Shield deodorant can’t claim to keep you fresh for 72 hours, SA’s ad regulator rules
- Shield says its new anti-perspirant deodorants and roll-ons will keep you fresh for 72 hours.
- But South Africa’s ad regulator says it is not allowed to make that claim.
- The makers of Shield have now been told to withdraw advertising that implies you may still smell socially acceptable after 72 hours.
- For more stories, go to www.BusinessInsider.co.za.
South Africa’s Advertising Regulatory Board (ARB) has instructed the makers of Shield, consumer giant Unilever, to withdraw claims, from all advertising, that its deodorant can keep you fresh for 72 hours.
There is no evidence that a user can still smell “socially acceptable” after a period of 72 hours, the regulator said
The ruling follows a complaint that was lodged by a user who said that, in their experience, the protection offered did not last even for 12 hours, after two weeks of using the Shield deodorant.
In one version of the campaign, a still image of a man dressed in athletic clothes posing as a runner is seen with an animated time icon beside him, conveying passing time; it counts the hours until it eventually stops at 72 hours.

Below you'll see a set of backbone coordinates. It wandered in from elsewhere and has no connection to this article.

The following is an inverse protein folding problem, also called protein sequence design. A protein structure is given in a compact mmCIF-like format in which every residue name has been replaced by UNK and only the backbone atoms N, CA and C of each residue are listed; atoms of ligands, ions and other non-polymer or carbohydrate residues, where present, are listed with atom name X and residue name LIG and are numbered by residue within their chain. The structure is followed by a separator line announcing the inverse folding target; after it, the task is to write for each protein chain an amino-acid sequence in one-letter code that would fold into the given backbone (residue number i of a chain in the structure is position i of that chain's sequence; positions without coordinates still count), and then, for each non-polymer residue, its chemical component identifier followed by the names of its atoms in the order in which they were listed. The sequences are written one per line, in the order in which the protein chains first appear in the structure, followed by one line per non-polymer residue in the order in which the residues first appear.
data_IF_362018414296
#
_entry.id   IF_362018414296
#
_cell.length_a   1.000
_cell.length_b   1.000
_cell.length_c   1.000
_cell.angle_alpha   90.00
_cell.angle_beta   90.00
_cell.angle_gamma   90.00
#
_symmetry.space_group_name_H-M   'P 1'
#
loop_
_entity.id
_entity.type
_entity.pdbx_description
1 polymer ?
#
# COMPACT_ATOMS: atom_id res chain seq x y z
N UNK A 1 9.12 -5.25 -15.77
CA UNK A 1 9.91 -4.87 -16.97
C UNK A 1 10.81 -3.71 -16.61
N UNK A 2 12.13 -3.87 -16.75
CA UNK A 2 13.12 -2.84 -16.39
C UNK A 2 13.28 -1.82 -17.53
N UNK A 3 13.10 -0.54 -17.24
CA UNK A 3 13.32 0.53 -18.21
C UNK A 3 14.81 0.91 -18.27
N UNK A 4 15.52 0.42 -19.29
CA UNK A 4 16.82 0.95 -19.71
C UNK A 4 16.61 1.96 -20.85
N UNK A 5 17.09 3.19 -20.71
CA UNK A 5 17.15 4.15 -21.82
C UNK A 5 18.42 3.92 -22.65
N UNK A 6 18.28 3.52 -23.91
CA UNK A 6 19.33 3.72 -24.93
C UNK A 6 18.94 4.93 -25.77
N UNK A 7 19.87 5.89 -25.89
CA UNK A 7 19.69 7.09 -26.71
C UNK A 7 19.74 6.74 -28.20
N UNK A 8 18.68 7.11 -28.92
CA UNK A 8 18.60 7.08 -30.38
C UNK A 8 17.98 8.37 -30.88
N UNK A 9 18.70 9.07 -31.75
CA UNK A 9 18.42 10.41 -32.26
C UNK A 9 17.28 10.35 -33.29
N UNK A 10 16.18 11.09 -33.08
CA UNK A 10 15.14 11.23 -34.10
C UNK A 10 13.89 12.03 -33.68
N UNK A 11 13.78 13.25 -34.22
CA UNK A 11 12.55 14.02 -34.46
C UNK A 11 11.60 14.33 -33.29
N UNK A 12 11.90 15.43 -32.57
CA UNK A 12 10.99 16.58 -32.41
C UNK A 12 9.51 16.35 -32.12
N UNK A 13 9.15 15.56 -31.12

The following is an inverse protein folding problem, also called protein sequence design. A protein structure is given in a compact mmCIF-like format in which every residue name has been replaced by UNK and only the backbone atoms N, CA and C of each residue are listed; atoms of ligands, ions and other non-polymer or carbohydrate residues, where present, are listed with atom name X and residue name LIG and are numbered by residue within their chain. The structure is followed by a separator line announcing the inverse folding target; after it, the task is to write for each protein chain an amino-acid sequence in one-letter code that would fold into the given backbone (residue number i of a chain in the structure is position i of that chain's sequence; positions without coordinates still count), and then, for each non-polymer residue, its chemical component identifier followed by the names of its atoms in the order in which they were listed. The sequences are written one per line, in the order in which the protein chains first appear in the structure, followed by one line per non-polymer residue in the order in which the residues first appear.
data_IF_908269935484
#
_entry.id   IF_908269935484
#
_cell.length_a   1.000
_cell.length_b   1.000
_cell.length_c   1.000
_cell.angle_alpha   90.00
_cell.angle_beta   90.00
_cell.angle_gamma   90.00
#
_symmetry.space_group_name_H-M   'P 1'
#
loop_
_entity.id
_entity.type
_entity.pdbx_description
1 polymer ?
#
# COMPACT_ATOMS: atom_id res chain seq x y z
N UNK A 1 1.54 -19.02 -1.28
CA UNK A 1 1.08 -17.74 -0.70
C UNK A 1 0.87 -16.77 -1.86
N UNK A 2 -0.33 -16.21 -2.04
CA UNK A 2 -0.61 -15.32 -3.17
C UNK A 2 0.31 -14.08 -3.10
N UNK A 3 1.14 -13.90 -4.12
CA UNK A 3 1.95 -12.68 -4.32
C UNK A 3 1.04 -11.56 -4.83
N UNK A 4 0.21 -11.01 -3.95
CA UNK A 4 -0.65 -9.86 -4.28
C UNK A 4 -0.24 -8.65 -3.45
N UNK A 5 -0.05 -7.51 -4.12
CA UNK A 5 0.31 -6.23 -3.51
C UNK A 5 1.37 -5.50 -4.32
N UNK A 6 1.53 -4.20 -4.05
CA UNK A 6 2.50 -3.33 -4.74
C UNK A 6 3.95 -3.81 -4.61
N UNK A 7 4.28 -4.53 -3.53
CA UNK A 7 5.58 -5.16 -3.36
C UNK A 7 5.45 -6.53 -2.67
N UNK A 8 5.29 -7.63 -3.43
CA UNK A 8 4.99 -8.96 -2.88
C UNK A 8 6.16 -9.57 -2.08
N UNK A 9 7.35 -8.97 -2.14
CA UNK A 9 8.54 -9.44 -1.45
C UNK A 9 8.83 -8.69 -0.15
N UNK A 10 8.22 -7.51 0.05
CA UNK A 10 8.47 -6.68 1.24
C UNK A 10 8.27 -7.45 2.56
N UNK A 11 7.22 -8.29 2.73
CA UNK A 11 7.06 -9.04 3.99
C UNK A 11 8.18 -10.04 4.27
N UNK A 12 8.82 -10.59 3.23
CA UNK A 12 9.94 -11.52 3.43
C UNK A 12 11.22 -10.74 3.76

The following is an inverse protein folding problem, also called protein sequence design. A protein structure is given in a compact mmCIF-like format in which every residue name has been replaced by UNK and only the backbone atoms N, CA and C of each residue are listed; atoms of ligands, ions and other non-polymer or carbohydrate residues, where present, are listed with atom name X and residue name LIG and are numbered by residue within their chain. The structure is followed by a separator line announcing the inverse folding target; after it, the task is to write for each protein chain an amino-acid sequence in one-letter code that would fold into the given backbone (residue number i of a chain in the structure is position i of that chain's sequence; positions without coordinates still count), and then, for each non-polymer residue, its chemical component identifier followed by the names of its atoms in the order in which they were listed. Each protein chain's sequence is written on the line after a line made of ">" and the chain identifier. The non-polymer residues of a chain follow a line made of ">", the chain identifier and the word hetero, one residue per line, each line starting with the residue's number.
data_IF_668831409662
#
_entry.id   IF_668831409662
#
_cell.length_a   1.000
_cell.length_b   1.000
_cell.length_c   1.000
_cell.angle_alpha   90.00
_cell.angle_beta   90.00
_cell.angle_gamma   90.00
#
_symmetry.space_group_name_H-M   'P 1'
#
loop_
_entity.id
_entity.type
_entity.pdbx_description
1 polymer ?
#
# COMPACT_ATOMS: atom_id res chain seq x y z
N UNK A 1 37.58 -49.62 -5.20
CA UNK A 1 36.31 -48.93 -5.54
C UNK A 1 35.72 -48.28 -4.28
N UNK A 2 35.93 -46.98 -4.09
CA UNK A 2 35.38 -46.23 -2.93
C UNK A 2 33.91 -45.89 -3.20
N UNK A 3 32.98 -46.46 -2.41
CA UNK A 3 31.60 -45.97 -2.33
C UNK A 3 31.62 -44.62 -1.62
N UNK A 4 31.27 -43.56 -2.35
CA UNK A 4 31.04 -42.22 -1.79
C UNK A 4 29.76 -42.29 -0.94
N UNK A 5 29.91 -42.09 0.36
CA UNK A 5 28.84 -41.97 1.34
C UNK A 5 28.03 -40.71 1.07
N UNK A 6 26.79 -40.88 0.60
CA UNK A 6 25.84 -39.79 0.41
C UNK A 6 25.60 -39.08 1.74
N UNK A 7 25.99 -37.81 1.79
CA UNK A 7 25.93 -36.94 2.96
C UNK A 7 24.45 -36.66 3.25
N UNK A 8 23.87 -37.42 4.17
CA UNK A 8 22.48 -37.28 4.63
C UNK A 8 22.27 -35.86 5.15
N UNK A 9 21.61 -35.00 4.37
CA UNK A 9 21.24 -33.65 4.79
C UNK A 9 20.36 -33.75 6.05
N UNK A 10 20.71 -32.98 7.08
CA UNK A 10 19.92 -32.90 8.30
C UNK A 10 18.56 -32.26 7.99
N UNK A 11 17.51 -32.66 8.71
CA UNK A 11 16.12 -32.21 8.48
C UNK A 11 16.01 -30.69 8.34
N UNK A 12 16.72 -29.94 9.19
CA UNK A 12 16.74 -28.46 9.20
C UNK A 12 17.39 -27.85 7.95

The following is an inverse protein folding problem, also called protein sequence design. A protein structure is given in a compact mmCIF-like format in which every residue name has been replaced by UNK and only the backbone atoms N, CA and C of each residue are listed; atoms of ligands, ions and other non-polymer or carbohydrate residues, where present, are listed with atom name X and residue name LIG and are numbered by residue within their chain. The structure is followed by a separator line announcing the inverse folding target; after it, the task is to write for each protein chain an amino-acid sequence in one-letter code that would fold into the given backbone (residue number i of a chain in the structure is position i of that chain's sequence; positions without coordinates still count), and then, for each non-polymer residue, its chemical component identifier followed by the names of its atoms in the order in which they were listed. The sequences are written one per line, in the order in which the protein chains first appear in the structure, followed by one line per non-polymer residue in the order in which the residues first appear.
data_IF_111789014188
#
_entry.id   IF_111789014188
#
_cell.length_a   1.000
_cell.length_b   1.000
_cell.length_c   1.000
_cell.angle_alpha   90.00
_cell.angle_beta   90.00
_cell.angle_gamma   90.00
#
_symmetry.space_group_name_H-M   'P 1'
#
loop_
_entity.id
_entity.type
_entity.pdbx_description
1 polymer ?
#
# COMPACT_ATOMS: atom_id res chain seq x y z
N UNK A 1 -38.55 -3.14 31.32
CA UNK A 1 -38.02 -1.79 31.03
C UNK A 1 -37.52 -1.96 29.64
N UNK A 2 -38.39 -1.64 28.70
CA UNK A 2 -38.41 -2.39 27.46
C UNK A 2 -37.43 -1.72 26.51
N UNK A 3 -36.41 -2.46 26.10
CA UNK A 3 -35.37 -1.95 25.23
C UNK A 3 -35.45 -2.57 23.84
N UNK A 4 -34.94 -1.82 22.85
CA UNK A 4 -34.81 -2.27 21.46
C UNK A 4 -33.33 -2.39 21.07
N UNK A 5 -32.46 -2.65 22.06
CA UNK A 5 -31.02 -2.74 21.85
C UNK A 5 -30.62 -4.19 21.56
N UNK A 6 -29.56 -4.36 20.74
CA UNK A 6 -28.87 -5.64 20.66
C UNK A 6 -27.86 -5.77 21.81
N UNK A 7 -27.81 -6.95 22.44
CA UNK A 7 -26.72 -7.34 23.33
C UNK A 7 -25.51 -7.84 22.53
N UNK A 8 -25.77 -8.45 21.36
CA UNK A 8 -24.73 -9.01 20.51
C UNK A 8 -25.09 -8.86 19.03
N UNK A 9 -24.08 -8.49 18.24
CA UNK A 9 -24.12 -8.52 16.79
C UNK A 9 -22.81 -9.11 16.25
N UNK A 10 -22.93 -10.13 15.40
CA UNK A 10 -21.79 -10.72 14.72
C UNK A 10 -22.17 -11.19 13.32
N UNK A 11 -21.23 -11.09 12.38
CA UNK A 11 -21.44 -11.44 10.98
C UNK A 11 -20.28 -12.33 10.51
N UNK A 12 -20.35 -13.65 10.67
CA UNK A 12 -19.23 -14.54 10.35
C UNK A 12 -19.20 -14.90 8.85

The ad is accompanied by claims that the deodorant can keep you “fresh as you move,” implying that the protection it offers is long-lasting.
“New Shield 72 hour protection. First impressions last, make sure you stay fresh as you move, with new advanced Shield, 72 hour sweat and odour protection. It won’t let you down,” it says.
The ARB expressed discomfort with the 72-hour claim and said, while it may be true that consumers would reasonably expect the effect of the product to diminish over time, the phrasing chosen by Shield leads to the expectation that one would still smell “socially acceptable” after 72 hours of normal movement.
It said the advertised efficacy should have a “real-world application” to be of interest to consumers.
Evidence presented by Unilever shows that users of the deodorants will "smell statistically significantly better than they would have without the product", said the ARB. But for the antiperspirant to work for 72 hours, "one must assume that this person is not bathing, as bathing would remove the product."
“In this case, the consumer would understand that at the end of the 72 hours, they would not, to be blunt, stink,” it said.
The advertising regulator also took issue with the phrase “first impressions last” which implied that the product is as effective as when first used, suggesting that the product has a sustained effect instead of a dwindling one.
“The commercial is therefore misleading, and in contravention of Clause 4.2.1 of Section II of the Code of Advertising Practice,” the regulator said.
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